British experts have warned that Britain could be exposed to a wave of terrorist attacks, known as “lone wolf”, by “bedroom radicals”, a term that has come to describe people who have been exposed to extremism online, while they are isolated in their homes during the lockdown because of Corona.
It comes as police are investigating whether the 25-year-old terror suspect, who was arrested on suspicion of murdering Conservative MP Sir David Amis, has radicalized online due to the pandemic.
A security source said, “Counter-terrorism police and MI5 have been worried for some time that once we get out of the lockdown there will be more people on the streets and more targets for terrorists.”
“Besides the fact that a lot of young people are spending a lot of time online, that’s a very worrying combination and there is real concern about the potential rise of bedroom radicals,” he added.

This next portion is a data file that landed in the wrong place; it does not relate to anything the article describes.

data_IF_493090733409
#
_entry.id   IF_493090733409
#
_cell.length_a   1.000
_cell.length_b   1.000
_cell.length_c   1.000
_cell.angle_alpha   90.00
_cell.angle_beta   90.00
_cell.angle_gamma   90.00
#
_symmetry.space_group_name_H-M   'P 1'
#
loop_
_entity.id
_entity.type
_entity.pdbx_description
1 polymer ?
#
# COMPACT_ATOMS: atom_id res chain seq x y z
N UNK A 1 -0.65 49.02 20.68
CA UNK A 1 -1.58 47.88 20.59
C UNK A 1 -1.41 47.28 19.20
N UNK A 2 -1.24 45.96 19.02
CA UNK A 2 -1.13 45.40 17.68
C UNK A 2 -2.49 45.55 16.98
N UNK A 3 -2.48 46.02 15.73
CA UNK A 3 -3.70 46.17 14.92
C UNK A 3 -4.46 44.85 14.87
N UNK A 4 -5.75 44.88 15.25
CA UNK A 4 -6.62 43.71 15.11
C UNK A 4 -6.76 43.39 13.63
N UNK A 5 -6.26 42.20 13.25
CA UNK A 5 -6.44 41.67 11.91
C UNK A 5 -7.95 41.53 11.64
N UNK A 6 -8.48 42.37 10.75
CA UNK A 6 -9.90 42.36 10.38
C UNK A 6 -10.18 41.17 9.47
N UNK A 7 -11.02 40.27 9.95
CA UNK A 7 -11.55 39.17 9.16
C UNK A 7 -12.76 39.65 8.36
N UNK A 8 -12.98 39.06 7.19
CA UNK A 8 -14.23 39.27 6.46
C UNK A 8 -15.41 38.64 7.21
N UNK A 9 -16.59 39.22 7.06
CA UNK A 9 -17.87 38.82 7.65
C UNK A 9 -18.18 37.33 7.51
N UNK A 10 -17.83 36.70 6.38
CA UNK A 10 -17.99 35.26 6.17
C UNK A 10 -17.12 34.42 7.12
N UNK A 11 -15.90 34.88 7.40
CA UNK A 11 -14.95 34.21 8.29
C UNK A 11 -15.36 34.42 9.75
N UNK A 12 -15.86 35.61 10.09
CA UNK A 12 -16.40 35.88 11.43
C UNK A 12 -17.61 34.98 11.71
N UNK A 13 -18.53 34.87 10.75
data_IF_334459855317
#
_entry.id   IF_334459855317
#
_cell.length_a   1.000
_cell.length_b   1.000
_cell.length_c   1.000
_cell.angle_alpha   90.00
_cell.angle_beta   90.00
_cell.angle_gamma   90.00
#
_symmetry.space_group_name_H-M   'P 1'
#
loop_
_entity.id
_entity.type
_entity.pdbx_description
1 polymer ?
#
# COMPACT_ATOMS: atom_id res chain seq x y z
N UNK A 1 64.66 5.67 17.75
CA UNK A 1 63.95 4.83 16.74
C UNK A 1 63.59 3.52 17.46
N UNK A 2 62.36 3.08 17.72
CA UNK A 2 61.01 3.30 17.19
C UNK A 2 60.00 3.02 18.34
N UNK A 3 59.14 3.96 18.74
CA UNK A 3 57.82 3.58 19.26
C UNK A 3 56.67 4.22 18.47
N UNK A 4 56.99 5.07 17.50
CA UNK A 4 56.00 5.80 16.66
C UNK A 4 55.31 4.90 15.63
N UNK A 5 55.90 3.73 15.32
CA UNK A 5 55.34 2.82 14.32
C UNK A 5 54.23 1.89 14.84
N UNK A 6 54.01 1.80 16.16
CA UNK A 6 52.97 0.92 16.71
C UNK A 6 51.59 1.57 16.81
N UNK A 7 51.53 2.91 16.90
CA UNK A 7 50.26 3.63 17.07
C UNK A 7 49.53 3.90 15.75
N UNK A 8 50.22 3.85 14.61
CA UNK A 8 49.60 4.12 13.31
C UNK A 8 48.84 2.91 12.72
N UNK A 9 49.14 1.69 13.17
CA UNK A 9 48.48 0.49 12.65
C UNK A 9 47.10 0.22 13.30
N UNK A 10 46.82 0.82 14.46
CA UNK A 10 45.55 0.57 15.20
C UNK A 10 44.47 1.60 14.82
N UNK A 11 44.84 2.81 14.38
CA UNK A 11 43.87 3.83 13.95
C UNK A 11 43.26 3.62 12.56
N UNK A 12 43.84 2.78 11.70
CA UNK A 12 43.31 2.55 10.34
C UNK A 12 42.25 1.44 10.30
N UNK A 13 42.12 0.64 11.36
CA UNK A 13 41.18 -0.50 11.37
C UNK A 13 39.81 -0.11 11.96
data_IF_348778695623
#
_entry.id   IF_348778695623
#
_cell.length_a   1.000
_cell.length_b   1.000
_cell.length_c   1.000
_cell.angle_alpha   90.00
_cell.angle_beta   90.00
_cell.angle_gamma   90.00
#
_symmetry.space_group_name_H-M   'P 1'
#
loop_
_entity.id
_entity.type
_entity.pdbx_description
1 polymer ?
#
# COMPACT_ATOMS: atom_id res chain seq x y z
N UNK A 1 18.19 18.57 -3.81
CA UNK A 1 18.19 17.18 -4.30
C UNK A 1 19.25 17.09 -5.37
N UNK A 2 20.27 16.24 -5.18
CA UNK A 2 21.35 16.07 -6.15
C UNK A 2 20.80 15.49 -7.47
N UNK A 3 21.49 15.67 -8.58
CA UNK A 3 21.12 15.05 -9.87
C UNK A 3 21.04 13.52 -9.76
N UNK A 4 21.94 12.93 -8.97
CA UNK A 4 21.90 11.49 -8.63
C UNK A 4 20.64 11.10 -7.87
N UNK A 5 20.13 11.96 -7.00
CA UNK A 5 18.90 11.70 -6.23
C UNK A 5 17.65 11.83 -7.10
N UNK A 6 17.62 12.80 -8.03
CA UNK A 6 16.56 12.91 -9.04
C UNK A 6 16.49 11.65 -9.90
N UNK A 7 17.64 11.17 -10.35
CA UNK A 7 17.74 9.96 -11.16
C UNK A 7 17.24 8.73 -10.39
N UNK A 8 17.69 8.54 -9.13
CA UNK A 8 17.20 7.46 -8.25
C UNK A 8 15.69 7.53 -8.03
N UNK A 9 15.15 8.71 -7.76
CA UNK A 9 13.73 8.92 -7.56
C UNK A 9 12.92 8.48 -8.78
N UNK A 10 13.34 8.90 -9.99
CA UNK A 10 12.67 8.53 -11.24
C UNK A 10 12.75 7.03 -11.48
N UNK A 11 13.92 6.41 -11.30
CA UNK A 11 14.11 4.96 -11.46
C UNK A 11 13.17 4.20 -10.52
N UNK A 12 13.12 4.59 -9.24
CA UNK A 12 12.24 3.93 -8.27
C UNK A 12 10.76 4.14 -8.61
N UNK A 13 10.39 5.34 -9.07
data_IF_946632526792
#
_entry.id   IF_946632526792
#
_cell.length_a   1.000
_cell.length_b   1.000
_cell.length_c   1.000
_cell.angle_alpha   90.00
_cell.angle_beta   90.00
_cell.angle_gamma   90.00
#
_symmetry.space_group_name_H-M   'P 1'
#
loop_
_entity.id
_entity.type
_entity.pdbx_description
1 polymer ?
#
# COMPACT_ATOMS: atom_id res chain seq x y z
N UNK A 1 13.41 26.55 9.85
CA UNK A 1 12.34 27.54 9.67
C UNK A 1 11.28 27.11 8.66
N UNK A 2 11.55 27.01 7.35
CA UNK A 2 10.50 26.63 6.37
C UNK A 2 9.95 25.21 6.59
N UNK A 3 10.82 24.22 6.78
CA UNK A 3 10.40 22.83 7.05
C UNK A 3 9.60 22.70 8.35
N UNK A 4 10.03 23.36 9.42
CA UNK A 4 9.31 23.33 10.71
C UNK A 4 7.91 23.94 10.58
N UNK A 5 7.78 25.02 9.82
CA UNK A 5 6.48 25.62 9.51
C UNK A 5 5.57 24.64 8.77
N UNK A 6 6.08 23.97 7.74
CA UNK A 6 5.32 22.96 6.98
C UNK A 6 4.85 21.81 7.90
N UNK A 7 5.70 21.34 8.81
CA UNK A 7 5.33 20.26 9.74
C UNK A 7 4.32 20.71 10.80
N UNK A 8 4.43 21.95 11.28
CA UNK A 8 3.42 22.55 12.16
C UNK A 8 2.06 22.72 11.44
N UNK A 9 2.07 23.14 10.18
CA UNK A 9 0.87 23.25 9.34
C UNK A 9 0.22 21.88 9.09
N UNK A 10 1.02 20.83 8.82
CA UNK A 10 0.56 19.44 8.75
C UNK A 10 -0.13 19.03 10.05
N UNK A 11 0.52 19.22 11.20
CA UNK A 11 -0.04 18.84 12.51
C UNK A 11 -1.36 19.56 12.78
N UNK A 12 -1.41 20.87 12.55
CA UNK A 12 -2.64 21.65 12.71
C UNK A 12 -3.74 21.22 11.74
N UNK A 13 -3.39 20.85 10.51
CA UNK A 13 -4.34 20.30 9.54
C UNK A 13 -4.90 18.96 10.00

It is now feared that extremists around the world will seek to energize their recruits and encourage them to carry out terrorist strikes across the UK.
Discovering “lone wolf” would require security services to infiltrate online forums where they are located and work, said Peter Neumann, professor of security studies.
“It’s very rare that they are completely isolated,” he said.
Lots of lone attackers interact with people, albeit online, so they socialize with others.
“No terrorist does this only for himself – they want endorsement and admiration, and that admiration is often from people they meet online who they imagine will be the public for their actions,” he added.
“I think the security services should imagine the online world as a place even though it is difficult to distinguish between who is violent and who is not”